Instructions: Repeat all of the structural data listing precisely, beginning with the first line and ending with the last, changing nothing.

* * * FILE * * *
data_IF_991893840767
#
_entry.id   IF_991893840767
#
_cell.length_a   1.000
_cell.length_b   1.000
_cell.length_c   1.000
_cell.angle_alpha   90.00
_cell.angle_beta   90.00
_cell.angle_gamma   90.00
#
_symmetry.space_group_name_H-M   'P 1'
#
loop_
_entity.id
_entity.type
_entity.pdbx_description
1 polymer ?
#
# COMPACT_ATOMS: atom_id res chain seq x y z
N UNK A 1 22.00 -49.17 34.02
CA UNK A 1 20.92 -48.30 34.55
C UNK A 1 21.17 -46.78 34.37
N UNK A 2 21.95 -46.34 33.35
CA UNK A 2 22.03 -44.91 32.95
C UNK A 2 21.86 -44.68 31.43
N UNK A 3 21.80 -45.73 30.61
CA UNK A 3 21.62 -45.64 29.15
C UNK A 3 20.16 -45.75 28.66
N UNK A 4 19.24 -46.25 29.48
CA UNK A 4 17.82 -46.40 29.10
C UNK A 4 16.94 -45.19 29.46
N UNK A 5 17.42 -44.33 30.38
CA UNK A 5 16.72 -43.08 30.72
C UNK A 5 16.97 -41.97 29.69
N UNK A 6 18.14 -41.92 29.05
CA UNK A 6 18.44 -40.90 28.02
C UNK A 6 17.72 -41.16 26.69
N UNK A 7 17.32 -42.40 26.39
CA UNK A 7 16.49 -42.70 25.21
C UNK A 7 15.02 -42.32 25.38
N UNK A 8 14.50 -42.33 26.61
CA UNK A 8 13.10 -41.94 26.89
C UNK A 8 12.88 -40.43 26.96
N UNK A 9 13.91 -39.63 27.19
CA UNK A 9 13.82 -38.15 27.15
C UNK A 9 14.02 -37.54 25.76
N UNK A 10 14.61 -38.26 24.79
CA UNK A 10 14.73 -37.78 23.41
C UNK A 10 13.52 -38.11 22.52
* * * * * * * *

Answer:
data_IF_991893840767
#
_entry.id   IF_991893840767
#
_cell.length_a   1.000
_cell.length_b   1.000
_cell.length_c   1.000
_cell.angle_alpha   90.00
_cell.angle_beta   90.00
_cell.angle_gamma   90.00
#
_symmetry.space_group_name_H-M   'P 1'
#
loop_
_entity.id
_entity.type
_entity.pdbx_description
1 polymer ?
#
# COMPACT_ATOMS: atom_id res chain seq x y z
N UNK A 1 22.00 -49.17 34.02
CA UNK A 1 20.92 -48.30 34.55
C UNK A 1 21.17 -46.78 34.37
N UNK A 2 21.95 -46.34 33.35
CA UNK A 2 22.03 -44.91 32.95
C UNK A 2 21.86 -44.68 31.43
N UNK A 3 21.80 -45.73 30.61
CA UNK A 3 21.62 -45.64 29.15
C UNK A 3 20.16 -45.75 28.66
N UNK A 4 19.24 -46.25 29.48
CA UNK A 4 17.82 -46.40 29.10
C UNK A 4 16.94 -45.19 29.46
N UNK A 5 17.42 -44.33 30.38
CA UNK A 5 16.72 -43.08 30.72
C UNK A 5 16.97 -41.97 29.69
N UNK A 6 18.14 -41.92 29.05
CA UNK A 6 18.44 -40.90 28.02
C UNK A 6 17.72 -41.16 26.69
N UNK A 7 17.32 -42.40 26.39
CA UNK A 7 16.49 -42.70 25.21
C UNK A 7 15.02 -42.32 25.38
N UNK A 8 14.50 -42.33 26.61
CA UNK A 8 13.10 -41.94 26.89
C UNK A 8 12.88 -40.43 26.96
N UNK A 9 13.91 -39.63 27.19
CA UNK A 9 13.82 -38.15 27.15
C UNK A 9 14.02 -37.54 25.76
N UNK A 10 14.61 -38.26 24.79
CA UNK A 10 14.73 -37.78 23.41
C UNK A 10 13.52 -38.11 22.52